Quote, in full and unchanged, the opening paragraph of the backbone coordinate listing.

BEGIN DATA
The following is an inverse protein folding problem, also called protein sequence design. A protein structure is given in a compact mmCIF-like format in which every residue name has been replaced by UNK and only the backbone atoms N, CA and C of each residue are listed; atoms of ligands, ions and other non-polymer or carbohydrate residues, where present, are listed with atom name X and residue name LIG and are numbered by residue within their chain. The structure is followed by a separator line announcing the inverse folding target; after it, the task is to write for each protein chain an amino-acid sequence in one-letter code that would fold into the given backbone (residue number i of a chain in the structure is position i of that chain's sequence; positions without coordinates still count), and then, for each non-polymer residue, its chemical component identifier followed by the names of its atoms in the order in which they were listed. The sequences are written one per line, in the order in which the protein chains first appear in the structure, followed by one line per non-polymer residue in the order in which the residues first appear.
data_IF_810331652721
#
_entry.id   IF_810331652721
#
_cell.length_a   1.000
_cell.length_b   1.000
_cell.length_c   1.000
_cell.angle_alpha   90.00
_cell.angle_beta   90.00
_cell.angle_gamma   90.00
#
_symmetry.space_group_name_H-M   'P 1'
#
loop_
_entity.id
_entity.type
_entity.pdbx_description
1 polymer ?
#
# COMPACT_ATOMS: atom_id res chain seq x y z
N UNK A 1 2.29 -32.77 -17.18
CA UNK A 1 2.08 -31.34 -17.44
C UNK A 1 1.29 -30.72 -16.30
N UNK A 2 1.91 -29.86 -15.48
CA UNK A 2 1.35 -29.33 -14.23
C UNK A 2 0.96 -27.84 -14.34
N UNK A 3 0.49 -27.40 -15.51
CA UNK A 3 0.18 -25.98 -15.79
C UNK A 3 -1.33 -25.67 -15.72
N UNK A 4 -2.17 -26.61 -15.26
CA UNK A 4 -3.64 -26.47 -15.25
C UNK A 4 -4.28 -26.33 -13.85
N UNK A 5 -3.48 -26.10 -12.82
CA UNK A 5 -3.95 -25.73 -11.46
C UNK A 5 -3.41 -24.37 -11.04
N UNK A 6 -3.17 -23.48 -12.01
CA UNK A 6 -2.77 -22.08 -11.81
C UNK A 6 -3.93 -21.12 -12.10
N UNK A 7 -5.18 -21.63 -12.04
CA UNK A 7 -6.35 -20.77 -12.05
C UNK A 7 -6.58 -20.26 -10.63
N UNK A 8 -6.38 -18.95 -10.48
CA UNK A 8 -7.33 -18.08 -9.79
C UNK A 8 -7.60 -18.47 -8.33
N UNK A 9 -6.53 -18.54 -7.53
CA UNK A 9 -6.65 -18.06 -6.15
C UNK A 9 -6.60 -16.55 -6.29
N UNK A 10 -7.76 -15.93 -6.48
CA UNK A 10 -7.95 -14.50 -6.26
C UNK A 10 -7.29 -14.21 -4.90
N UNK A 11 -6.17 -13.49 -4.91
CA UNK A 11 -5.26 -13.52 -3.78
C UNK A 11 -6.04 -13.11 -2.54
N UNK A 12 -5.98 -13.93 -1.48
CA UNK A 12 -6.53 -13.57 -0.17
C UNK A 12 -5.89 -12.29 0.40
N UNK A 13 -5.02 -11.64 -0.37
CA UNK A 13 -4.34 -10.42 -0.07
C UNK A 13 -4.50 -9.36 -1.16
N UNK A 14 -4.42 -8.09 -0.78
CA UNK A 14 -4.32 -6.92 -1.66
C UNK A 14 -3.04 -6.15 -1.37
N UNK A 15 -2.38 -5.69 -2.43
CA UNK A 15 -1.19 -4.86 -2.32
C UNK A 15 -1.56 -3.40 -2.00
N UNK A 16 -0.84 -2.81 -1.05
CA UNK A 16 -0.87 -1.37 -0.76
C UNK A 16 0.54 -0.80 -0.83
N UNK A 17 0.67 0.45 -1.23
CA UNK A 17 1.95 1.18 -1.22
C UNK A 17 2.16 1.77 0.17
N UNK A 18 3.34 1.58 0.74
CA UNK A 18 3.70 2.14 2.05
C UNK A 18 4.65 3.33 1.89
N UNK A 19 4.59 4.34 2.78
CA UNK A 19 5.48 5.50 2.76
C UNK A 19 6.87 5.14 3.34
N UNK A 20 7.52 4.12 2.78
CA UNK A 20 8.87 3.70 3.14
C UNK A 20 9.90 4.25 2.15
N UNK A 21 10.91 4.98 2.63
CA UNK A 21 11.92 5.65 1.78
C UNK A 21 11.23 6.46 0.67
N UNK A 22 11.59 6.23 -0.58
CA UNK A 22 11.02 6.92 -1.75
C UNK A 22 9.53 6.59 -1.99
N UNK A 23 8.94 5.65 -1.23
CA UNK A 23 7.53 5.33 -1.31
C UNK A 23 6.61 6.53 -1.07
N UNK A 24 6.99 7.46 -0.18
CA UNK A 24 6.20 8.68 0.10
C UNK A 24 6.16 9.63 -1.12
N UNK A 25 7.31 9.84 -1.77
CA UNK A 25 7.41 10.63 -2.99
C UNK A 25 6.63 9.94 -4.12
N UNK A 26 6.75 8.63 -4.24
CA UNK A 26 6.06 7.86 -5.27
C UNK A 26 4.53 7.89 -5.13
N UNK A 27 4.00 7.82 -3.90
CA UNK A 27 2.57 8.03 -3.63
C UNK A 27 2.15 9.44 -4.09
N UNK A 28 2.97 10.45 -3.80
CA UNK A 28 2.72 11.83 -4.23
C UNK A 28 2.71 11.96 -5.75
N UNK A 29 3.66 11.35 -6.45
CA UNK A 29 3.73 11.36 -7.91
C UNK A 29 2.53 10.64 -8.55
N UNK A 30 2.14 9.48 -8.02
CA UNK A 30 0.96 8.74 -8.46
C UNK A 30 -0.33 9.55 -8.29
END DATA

The following is an inverse protein folding problem, also called protein sequence design. A protein structure is given in a compact mmCIF-like format in which every residue name has been replaced by UNK and only the backbone atoms N, CA and C of each residue are listed; atoms of ligands, ions and other non-polymer or carbohydrate residues, where present, are listed with atom name X and residue name LIG and are numbered by residue within their chain. The structure is followed by a separator line announcing the inverse folding target; after it, the task is to write for each protein chain an amino-acid sequence in one-letter code that would fold into the given backbone (residue number i of a chain in the structure is position i of that chain's sequence; positions without coordinates still count), and then, for each non-polymer residue, its chemical component identifier followed by the names of its atoms in the order in which they were listed. The sequences are written one per line, in the order in which the protein chains first appear in the structure, followed by one line per non-polymer residue in the order in which the residues first appear.